Controversy over Solihull Police Station closure rumbles on

A row over the future of Solihull Police Station shows no signs of dying down, two years after the closure of the current building was confirmed.

West Midlands Police and Crime Commissioner David Jamieson last week briefed borough councillors on the latest plans for the Homer Road site, which was earmarked for the axe in early 2018.

The plans have come under heavy attack from local Conservatives, who have accused the Labour PCC of forging ahead despite strong opposition from many local residents.

But Mr Jamieson has hit back, reiterating that he was committed to finding an alternative base nearby and only once a new site was identified would the shutters come down at Homer Road.

The meeting, which took place ahead of Full Council, was not open to the public, but Mr Jamieson spoke to the Local Democracy Reporting Service (LDRS) following his presentation in the council chamber.

“By closing that building we can put more officers on the street,” he said, arguing that 80 per cent of the current space was unused and the premises was in a “poor state of repair.”

“There will be no plans to close any current site until a suitable alternative place has been identified and officers moved in,” he added.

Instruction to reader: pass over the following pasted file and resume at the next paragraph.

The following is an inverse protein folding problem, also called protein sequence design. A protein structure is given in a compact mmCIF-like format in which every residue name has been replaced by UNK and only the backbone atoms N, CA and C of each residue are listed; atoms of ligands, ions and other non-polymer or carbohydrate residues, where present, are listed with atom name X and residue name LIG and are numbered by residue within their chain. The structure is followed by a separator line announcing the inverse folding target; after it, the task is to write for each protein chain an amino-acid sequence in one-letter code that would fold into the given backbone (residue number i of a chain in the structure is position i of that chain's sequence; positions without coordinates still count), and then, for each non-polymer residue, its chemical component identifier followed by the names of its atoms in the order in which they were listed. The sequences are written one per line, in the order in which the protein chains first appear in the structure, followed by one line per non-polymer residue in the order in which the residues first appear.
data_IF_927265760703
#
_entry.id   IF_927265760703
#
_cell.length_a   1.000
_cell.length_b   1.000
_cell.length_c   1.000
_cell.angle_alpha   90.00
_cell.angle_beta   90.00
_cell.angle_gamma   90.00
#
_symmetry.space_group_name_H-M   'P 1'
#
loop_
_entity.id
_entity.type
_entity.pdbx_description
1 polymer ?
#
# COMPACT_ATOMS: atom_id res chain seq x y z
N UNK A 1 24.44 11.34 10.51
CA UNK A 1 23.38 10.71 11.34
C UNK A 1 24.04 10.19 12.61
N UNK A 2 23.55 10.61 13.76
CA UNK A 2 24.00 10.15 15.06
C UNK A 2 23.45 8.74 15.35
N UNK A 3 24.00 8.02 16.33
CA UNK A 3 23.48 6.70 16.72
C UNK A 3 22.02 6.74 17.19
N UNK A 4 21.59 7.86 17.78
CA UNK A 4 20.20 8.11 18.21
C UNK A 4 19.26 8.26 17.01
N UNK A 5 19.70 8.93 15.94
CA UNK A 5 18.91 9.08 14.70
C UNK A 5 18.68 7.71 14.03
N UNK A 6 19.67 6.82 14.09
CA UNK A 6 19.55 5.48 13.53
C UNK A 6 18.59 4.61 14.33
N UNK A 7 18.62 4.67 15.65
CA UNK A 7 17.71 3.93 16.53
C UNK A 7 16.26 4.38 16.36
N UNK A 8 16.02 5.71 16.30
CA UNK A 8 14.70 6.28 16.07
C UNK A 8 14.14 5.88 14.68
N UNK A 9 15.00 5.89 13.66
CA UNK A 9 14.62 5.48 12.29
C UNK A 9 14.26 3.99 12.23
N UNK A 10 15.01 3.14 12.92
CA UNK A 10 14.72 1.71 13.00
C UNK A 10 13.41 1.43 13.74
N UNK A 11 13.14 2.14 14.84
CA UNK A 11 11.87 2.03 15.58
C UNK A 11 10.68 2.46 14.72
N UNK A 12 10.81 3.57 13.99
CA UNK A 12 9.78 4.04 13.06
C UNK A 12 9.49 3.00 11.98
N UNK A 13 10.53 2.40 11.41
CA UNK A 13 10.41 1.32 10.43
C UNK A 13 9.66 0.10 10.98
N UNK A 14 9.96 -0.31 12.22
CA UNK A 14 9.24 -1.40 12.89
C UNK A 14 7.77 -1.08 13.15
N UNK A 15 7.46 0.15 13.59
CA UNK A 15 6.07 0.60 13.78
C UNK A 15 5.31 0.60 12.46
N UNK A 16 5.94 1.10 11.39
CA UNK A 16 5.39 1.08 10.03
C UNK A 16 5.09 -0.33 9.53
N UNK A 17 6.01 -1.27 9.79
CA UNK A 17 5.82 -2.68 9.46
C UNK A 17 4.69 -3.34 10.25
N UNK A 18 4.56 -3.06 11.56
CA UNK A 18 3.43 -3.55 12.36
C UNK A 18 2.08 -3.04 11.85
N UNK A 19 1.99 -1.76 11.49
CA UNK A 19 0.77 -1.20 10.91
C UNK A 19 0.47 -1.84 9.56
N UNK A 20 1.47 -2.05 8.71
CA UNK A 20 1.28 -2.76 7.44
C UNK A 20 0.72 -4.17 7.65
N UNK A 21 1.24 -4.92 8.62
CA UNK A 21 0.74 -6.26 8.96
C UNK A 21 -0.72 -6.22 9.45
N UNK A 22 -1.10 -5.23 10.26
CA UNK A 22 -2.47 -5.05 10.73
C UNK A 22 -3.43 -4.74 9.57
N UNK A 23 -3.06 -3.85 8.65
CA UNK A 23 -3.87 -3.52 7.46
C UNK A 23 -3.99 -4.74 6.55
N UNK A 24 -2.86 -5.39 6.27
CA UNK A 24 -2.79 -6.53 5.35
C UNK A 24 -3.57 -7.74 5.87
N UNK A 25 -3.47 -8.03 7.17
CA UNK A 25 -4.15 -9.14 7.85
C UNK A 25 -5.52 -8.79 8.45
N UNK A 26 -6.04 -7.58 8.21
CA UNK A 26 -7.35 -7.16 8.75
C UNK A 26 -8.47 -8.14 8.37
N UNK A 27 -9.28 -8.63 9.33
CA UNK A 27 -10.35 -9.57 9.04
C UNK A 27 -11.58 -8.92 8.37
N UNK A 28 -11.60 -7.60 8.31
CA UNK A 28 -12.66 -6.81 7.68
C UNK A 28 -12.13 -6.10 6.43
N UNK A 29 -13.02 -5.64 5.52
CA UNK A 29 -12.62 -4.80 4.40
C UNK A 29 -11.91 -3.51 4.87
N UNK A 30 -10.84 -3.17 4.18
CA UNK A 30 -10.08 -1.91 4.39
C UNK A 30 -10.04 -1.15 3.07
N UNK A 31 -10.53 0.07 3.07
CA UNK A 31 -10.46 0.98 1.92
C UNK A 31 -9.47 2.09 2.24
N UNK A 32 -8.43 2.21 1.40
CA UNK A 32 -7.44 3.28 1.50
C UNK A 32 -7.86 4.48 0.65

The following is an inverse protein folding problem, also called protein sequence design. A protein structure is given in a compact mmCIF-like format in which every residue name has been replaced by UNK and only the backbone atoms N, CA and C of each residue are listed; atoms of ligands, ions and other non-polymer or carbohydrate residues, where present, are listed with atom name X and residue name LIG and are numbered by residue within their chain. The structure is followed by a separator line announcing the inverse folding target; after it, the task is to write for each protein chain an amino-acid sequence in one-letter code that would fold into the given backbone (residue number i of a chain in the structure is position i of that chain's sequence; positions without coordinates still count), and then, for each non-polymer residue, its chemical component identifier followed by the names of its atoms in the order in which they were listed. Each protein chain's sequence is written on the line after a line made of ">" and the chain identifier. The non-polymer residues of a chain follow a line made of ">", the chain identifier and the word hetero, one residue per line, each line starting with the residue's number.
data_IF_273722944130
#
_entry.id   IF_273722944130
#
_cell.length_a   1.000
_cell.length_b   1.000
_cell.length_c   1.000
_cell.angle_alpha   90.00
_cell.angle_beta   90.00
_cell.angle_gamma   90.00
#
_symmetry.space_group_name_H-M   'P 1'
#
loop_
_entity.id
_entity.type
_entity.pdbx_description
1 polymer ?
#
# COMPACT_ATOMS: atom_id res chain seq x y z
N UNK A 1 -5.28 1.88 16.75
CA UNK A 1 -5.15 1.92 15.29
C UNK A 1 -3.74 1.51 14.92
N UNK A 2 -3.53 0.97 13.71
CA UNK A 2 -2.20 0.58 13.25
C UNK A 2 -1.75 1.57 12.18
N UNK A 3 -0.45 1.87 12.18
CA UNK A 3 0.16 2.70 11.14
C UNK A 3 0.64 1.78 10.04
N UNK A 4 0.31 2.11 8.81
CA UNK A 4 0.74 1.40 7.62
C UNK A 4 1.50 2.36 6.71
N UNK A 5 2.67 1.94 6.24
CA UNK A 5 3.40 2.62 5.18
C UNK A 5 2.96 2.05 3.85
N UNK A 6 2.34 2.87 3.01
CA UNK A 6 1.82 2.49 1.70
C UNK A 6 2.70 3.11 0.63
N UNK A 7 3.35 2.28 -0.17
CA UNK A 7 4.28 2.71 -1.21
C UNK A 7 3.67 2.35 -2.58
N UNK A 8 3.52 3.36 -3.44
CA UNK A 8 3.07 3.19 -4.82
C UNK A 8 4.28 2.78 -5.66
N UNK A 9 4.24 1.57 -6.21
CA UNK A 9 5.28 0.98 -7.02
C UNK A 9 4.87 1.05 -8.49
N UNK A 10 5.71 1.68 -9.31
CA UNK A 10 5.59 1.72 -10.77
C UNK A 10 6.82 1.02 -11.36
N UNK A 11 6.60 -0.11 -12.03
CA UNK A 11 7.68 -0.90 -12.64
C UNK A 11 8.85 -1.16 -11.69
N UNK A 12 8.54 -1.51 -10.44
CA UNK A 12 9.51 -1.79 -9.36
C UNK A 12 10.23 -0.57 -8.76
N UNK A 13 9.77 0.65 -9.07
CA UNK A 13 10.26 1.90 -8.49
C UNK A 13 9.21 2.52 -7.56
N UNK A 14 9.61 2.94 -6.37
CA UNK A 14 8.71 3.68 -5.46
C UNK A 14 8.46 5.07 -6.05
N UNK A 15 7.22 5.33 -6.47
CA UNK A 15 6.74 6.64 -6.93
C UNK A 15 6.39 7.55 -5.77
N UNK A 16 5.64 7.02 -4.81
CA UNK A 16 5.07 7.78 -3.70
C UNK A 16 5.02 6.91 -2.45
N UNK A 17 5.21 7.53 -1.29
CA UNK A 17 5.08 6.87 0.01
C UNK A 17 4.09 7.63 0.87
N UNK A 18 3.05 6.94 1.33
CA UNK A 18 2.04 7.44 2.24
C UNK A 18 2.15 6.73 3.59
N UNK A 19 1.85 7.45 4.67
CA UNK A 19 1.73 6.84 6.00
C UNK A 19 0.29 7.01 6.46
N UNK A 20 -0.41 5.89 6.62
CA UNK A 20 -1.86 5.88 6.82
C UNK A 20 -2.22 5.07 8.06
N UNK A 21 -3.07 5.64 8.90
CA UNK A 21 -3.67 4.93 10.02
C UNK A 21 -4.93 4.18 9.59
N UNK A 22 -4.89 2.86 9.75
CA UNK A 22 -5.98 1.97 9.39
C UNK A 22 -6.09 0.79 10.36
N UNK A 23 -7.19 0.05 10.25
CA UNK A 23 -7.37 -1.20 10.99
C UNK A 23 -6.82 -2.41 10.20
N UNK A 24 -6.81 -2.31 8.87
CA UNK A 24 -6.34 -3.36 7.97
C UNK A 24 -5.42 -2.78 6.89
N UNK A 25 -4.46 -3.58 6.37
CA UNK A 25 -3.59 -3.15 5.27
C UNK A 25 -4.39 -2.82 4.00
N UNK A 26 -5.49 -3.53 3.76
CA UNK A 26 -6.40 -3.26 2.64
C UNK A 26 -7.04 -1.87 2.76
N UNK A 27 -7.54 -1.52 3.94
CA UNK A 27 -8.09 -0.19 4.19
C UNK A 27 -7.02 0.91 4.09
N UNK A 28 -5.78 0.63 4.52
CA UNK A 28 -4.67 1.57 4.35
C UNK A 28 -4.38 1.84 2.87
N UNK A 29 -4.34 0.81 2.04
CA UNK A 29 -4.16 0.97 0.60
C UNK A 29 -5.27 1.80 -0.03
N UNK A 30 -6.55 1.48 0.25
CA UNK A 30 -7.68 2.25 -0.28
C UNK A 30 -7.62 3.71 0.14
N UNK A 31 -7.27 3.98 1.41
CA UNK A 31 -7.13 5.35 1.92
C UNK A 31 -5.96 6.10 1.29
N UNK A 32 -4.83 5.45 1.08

“It is also worth remembering that our police force in the West Midlands has seen its budget slashed by ¬£175million since 2010 by the government.”

Talks about a viable alternative continue and Mr Jamieson said that the option of co-location with Solihull Council was still very much on the table, suggesting a similar arrangement already in place in Walsall could offer a successful blueprint.

While it had originally been suggested in 2018 that any move would come by the end of this year, the timetable has since been pushed back and it now appears the relocation could be several years down the line.

Although Conservatives are continuing their campaign to reverse the decision altogether and the issue is likely to dominate debate locally when the PCC election takes place in May.

Mr Jamieson, the incumbent since 2014, will not be standing for re-election, with Labour selecting Simon Foster as his potential successor and the Tories pinning their hopes on Jay Singh-Sohal.

The Conservatives locally argue that the plans on the table would leave Solihull with little more than “a front desk” and both the borough’s MPs, Julian Knight and Saqib Bhatti, pushed the issue hard during the December General Election.

Speaking last month, Mr Singh-Sohal said: “Labour has shown nothing but disregard for Solihull, failing to listen to the concerns local people have about rising crime while trying to increase the tax precept amount our residents pay.

“The current police station plays an important role in the community across the whole of Solihull borough.”

Mr Jamieson had also covered knife crime and school exclusions during last week’s meeting, although a Green Party councillor had questioned the decision to hold the briefing behind closed doors rather than as part of the public agenda.

“Nothing at all confidential was discussed,” said Cllr Tim Hodgson (Green, Shirley West).

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